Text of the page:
The plastic tub of kaanga piro (rotten corn) was not a success, and I am sorry to say we wasted most of it. The inanga (whitebait patties) in white bread were, of course, delicious even when cold, but the most interesting was our collection of seafood, served in a small kono (flax serving basket). We started with koki (shark liver pate) and bread – which is surprisingly delicious if you don’t think about the high mercury content. Next we had some salty dried shark meat, some pawhara (smoked fish and eel), and finally half a dozen dried mussels strung on a wire which were chewy but tasted great. My favourite was the fatty piece of smoked eel.
By the time we arrived back at the motorhome and packed away our gear we were ready for a swim, so we drove over the hill to the north to Aotea, at the entrance to the next harbour north. We decided to save the walk out to the ocean beach for another trip, and climbed down some stairs to the harbour. The outgoing tide produced such a strong current that when I swam hard I could just stay in the same position out from the stairs. We soon noticed some local people were walking up the coast for a few hundred meters, then getting in and enjoying being swept down to where we were, so we gave that a go.
One of the nearest free overnight parking spots is Lake Ngaroto on the outskirts of Te Awamutu, so we drove over there and settled in for the evening. I’ve stayed there on my own a few times, but this was the first visit for Felicity, and my first chance to go for a kayak.
The conditions after breakfast were perfect – no wind to speak of, glassy flat water, and a sunny blue sky. We paddled clockwise around the edge, checking out dozens of interesting maimais. The lake must be a dangerous place in duck hunting season! Sadly the water had quite a slick of blue-green algae, and a sign warned against swimming. As we arrived back to the southern end of the lake we passed a whole bunch of kids learning to sail tiny plastic yachts. They weren’t going anywhere very fast in the almost windless conditions.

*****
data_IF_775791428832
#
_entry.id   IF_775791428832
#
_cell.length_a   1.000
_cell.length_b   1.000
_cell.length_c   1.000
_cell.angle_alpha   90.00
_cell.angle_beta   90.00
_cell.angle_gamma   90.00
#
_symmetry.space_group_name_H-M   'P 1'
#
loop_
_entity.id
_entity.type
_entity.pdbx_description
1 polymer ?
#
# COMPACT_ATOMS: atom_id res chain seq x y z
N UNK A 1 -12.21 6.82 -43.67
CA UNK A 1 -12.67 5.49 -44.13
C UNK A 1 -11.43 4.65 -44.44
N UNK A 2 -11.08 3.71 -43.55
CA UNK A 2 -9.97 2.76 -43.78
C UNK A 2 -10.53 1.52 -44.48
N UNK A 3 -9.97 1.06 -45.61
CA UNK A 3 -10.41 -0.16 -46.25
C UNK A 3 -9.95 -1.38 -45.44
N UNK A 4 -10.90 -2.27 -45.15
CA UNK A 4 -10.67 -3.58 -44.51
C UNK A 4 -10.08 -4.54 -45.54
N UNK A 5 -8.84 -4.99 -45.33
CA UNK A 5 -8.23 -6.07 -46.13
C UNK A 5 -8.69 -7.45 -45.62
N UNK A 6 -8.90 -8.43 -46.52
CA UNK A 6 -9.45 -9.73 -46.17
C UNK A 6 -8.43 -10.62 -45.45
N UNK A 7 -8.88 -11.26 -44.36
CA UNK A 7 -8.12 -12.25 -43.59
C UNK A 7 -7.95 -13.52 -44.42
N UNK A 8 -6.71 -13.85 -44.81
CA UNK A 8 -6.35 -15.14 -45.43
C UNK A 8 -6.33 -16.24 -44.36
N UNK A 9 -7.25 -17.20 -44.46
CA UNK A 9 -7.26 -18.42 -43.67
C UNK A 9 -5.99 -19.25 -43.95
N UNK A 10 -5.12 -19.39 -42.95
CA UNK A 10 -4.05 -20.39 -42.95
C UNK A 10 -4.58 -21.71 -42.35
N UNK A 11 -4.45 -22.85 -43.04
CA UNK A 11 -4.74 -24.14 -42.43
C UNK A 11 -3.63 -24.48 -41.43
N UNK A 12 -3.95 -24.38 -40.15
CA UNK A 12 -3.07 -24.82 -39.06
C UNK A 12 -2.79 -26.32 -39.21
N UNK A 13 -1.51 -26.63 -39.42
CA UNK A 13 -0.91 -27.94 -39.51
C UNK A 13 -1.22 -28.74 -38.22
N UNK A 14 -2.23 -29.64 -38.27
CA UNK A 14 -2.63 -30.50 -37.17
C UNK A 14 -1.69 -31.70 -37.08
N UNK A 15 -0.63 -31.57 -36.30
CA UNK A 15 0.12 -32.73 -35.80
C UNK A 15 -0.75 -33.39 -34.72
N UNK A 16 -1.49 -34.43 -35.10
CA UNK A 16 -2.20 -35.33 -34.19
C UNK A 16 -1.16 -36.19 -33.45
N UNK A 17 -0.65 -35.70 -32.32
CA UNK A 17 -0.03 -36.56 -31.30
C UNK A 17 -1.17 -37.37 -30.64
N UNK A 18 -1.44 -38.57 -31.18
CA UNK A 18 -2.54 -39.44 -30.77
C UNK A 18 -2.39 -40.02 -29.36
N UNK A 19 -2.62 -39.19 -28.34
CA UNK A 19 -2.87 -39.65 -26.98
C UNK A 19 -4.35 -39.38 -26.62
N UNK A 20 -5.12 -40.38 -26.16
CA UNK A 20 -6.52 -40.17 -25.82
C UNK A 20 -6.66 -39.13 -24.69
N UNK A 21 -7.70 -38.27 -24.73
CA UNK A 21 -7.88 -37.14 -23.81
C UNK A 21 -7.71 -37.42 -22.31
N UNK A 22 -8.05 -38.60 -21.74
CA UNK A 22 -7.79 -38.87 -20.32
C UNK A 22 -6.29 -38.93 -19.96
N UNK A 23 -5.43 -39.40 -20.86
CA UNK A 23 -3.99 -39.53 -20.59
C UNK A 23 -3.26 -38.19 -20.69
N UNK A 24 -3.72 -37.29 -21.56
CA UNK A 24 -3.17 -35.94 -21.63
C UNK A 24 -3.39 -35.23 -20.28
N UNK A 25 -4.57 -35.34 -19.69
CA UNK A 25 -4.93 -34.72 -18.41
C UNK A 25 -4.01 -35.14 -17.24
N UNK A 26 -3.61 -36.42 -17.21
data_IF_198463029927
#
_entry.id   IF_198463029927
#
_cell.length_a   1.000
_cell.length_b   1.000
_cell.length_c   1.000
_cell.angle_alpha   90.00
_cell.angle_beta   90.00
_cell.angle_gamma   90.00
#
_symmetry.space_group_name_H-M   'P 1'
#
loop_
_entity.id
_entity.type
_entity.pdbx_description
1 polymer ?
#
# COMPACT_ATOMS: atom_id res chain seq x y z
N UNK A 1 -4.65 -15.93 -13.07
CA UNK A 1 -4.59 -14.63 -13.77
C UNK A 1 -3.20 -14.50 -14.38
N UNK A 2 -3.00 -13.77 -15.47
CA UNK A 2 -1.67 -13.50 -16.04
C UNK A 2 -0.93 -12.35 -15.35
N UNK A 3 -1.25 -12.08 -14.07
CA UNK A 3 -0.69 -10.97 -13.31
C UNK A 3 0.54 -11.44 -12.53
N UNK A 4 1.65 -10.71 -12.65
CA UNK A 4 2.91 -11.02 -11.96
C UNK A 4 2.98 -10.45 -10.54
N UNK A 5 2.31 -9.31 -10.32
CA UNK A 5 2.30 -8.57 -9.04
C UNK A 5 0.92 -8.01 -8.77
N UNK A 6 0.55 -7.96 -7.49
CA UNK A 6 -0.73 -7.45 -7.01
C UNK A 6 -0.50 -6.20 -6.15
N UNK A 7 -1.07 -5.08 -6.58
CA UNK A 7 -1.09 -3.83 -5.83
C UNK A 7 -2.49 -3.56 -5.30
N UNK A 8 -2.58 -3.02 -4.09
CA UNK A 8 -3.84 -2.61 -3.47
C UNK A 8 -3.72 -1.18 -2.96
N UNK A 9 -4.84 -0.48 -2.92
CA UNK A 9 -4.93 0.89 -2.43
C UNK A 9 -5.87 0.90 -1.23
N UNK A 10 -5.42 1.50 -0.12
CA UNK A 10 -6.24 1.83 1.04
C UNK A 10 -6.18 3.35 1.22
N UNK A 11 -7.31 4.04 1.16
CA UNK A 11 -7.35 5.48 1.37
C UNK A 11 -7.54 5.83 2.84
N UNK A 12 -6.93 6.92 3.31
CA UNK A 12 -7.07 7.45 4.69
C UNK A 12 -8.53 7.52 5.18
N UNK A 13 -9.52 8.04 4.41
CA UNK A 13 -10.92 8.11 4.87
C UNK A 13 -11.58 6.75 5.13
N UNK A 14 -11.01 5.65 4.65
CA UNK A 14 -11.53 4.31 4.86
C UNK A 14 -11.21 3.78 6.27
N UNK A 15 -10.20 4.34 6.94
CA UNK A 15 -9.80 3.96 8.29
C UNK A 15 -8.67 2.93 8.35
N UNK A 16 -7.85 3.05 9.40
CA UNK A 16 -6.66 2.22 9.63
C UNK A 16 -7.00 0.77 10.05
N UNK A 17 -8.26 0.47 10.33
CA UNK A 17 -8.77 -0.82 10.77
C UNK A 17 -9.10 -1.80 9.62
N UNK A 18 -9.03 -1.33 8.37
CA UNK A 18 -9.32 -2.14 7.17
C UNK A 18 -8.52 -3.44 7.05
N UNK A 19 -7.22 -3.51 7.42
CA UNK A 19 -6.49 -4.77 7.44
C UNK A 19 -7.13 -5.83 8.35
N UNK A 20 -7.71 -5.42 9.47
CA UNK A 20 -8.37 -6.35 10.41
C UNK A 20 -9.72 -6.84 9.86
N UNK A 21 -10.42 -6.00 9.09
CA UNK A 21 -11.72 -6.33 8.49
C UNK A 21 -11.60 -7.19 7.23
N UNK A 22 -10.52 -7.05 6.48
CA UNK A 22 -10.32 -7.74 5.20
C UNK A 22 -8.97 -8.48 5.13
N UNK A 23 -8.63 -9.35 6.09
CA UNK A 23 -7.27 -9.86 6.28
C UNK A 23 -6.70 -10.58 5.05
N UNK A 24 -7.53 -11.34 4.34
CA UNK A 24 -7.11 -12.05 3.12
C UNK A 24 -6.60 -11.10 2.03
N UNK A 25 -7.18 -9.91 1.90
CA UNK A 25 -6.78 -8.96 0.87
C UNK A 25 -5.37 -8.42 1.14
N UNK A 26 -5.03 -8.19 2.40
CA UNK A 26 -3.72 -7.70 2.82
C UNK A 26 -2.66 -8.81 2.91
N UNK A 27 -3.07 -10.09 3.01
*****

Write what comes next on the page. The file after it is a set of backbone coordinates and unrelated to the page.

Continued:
After a cup of tea and a chat to my Mum on Whatsapp, we set of on a walk around the six kilometer circuit track. This lake has changed drastically over the last few centuries. Once it was a large shallow swamp, but Maori making eel traps at the exit raised the water level considerably. They built artificial islands by laying rata logs in the mud to make a platform, then covered it with flax then clay to build a raised dry area where they could make a pa. Hidden within the reeds they were reasonably safe from attack.
When European farmers purchased the surrounding land, they cleared most of the trees and dug drains so that they could grow grass and crops on the fertile soil beside the lake. On our walk we saw big fields of corn on the hillsides to the west. When the land was drained the farmers found all sorts of interesting artifacts buried in the mud.
In the 1990s the lake was modified again, with a new outlet being cut with a weir to keep the lake level high enough for recreational boating during summer. This originally meant water-skiing, but these days power boats are banned unless they have a permit for assisting with sailing and rowing events. We saw several fishermen, but the water conditions are not good enough for trout so they only catch inedible introduced species like koi carp.
The weir under the bridge that I was looking at has a fish ladder on each side to allow small fish and eels to migrate upstream. There was one small, very dead fish trapped in the nearest ladder so they obviously don’t all make it.